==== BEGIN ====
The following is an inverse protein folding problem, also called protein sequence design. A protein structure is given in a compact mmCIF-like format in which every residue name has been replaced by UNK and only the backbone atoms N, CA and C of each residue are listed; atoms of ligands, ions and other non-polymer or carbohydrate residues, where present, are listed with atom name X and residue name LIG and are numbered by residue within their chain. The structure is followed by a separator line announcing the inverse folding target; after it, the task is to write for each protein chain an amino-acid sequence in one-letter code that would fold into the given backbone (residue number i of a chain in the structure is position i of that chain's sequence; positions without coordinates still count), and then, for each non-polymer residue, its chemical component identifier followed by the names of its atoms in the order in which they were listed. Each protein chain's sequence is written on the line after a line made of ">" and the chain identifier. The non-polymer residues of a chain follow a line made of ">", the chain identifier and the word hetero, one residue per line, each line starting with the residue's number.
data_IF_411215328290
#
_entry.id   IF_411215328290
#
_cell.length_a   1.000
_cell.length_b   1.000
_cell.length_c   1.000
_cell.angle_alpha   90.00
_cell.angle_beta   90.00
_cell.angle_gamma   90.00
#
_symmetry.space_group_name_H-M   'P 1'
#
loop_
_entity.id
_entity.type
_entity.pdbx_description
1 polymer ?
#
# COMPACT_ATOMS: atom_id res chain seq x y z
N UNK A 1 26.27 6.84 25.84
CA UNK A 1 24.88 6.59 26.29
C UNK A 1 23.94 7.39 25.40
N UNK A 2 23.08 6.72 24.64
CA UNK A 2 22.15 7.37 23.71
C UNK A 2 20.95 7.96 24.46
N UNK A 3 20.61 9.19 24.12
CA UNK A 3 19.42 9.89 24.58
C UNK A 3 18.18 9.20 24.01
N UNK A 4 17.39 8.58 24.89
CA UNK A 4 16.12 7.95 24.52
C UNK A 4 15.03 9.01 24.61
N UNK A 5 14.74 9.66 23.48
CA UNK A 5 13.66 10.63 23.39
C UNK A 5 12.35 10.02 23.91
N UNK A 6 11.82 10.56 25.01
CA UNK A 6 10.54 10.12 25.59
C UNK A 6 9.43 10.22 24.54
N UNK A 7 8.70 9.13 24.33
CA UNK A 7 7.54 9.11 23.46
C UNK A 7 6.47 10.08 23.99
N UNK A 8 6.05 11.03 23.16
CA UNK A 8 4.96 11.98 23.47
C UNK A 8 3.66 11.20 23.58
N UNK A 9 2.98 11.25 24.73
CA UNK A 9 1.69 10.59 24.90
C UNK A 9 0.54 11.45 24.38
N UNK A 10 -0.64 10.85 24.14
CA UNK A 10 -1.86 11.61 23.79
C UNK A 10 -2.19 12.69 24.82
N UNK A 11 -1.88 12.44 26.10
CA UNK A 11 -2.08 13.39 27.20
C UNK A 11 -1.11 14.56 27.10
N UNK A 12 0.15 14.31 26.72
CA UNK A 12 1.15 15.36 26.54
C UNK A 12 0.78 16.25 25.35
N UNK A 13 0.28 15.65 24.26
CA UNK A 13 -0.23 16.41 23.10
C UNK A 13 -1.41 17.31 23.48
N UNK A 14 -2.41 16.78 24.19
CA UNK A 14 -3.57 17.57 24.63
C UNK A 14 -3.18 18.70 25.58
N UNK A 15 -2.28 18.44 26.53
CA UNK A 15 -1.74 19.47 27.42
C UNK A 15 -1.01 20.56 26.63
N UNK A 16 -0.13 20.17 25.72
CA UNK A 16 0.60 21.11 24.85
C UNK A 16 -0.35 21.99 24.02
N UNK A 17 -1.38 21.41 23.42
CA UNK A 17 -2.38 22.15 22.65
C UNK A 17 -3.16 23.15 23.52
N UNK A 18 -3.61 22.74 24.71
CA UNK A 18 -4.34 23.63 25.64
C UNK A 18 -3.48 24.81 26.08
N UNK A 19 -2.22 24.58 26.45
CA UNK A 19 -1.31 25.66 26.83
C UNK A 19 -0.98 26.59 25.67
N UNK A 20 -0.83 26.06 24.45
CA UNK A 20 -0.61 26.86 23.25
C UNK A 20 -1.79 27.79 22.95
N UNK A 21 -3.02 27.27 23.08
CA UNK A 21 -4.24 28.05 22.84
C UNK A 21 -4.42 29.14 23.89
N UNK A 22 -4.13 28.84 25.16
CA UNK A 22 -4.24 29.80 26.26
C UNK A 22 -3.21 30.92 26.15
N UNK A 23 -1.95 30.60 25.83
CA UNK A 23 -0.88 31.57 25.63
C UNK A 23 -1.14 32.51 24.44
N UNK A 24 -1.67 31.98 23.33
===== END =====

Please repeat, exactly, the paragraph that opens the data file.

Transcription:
The following is an inverse protein folding problem, also called protein sequence design. A protein structure is given in a compact mmCIF-like format in which every residue name has been replaced by UNK and only the backbone atoms N, CA and C of each residue are listed; atoms of ligands, ions and other non-polymer or carbohydrate residues, where present, are listed with atom name X and residue name LIG and are numbered by residue within their chain. The structure is followed by a separator line announcing the inverse folding target; after it, the task is to write for each protein chain an amino-acid sequence in one-letter code that would fold into the given backbone (residue number i of a chain in the structure is position i of that chain's sequence; positions without coordinates still count), and then, for each non-polymer residue, its chemical component identifier followed by the names of its atoms in the order in which they were listed. Each protein chain's sequence is written on the line after a line made of ">" and the chain identifier. The non-polymer residues of a chain follow a line made of ">", the chain identifier and the word hetero, one residue per line, each line starting with the residue's number.